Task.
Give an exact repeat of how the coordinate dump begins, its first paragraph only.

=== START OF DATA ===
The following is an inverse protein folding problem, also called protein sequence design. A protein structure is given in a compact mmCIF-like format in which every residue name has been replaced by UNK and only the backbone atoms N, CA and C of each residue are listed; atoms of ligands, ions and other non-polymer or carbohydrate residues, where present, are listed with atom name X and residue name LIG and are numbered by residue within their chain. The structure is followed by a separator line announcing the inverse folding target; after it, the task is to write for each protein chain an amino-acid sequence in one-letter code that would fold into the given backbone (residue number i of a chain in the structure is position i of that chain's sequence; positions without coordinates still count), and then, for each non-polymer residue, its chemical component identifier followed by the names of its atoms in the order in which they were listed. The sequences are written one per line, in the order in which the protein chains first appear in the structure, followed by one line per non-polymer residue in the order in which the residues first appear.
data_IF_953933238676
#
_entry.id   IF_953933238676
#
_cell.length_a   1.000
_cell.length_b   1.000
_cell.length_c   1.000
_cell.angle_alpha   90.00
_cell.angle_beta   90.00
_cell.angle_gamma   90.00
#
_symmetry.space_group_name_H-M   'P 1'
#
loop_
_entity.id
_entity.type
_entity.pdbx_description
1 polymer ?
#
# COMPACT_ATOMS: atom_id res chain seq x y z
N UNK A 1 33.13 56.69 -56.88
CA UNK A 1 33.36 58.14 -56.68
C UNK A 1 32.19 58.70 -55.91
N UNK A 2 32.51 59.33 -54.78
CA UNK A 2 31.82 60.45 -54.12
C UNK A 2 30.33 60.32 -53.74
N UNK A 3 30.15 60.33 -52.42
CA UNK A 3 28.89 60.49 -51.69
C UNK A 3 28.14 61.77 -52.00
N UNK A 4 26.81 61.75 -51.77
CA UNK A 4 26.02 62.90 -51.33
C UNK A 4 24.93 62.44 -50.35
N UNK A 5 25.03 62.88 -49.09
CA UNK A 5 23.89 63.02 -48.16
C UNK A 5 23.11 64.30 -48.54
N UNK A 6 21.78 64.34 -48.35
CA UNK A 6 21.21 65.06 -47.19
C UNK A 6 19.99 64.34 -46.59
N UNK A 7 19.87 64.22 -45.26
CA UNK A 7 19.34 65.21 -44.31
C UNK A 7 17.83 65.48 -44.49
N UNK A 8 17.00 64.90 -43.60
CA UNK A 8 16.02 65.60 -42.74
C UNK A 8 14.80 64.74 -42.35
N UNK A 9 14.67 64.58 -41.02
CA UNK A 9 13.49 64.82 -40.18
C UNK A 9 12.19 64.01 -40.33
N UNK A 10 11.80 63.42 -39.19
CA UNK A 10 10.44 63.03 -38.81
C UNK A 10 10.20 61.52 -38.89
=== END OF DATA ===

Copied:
The following is an inverse protein folding problem, also called protein sequence design. A protein structure is given in a compact mmCIF-like format in which every residue name has been replaced by UNK and only the backbone atoms N, CA and C of each residue are listed; atoms of ligands, ions and other non-polymer or carbohydrate residues, where present, are listed with atom name X and residue name LIG and are numbered by residue within their chain. The structure is followed by a separator line announcing the inverse folding target; after it, the task is to write for each protein chain an amino-acid sequence in one-letter code that would fold into the given backbone (residue number i of a chain in the structure is position i of that chain's sequence; positions without coordinates still count), and then, for each non-polymer residue, its chemical component identifier followed by the names of its atoms in the order in which they were listed. The sequences are written one per line, in the order in which the protein chains first appear in the structure, followed by one line per non-polymer residue in the order in which the residues first appear.